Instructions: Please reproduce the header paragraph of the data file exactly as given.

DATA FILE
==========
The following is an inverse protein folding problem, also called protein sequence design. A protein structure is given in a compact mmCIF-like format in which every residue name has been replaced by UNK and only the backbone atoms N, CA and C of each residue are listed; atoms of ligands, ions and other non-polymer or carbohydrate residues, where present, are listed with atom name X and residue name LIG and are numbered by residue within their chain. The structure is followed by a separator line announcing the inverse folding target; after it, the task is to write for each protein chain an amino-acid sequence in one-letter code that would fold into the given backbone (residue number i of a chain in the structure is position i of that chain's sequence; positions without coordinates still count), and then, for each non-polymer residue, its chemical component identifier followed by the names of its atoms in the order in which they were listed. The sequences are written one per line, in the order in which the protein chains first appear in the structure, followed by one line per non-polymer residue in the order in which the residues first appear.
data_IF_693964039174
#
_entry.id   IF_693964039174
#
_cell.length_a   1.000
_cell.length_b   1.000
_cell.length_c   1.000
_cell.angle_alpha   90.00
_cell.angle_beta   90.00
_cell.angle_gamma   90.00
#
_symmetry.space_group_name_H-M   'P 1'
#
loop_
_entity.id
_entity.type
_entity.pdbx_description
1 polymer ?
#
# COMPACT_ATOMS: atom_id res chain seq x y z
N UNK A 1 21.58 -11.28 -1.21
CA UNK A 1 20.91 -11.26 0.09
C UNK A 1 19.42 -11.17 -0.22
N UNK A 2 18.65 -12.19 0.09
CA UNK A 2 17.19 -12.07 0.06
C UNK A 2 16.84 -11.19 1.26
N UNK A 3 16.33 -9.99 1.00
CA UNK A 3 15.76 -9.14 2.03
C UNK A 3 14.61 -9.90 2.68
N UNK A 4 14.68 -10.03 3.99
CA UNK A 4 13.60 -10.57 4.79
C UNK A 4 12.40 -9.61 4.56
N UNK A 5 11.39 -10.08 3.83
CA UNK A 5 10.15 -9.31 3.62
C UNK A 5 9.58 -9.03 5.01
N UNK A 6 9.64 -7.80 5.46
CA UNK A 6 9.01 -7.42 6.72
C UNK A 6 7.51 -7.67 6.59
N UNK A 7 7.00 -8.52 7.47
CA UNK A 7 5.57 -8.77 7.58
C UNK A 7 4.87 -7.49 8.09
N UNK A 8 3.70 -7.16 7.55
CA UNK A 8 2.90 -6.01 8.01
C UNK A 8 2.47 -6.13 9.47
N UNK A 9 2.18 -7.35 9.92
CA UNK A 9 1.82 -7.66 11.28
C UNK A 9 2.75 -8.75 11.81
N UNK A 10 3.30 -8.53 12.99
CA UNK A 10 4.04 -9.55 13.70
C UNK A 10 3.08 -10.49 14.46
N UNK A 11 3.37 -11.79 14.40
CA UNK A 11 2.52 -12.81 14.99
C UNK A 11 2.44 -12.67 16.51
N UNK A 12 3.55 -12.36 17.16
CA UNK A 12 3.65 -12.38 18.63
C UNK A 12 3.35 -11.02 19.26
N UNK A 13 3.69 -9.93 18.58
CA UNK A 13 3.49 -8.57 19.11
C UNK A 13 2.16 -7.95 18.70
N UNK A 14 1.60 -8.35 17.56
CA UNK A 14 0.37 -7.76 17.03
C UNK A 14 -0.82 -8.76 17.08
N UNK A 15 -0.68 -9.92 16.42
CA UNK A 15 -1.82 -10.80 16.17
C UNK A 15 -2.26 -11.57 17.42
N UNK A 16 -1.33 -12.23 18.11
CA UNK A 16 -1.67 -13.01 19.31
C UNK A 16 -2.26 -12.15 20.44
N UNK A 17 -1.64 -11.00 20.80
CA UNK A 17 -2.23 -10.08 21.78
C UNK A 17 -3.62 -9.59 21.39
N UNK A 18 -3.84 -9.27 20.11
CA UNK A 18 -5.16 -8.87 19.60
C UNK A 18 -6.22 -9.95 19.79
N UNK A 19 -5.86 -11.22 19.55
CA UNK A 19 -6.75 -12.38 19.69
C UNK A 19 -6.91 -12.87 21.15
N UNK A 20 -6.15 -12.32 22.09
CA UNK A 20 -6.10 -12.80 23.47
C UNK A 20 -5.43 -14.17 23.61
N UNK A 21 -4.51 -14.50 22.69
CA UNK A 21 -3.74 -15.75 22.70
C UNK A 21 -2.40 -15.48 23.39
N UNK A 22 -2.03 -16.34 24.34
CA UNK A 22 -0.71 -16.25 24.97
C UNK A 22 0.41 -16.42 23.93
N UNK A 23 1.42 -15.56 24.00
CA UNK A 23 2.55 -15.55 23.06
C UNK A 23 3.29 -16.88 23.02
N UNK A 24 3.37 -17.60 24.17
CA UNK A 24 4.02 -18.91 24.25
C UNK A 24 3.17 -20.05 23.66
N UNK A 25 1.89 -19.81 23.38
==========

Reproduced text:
The following is an inverse protein folding problem, also called protein sequence design. A protein structure is given in a compact mmCIF-like format in which every residue name has been replaced by UNK and only the backbone atoms N, CA and C of each residue are listed; atoms of ligands, ions and other non-polymer or carbohydrate residues, where present, are listed with atom name X and residue name LIG and are numbered by residue within their chain. The structure is followed by a separator line announcing the inverse folding target; after it, the task is to write for each protein chain an amino-acid sequence in one-letter code that would fold into the given backbone (residue number i of a chain in the structure is position i of that chain's sequence; positions without coordinates still count), and then, for each non-polymer residue, its chemical component identifier followed by the names of its atoms in the order in which they were listed. The sequences are written one per line, in the order in which the protein chains first appear in the structure, followed by one line per non-polymer residue in the order in which the residues first appear.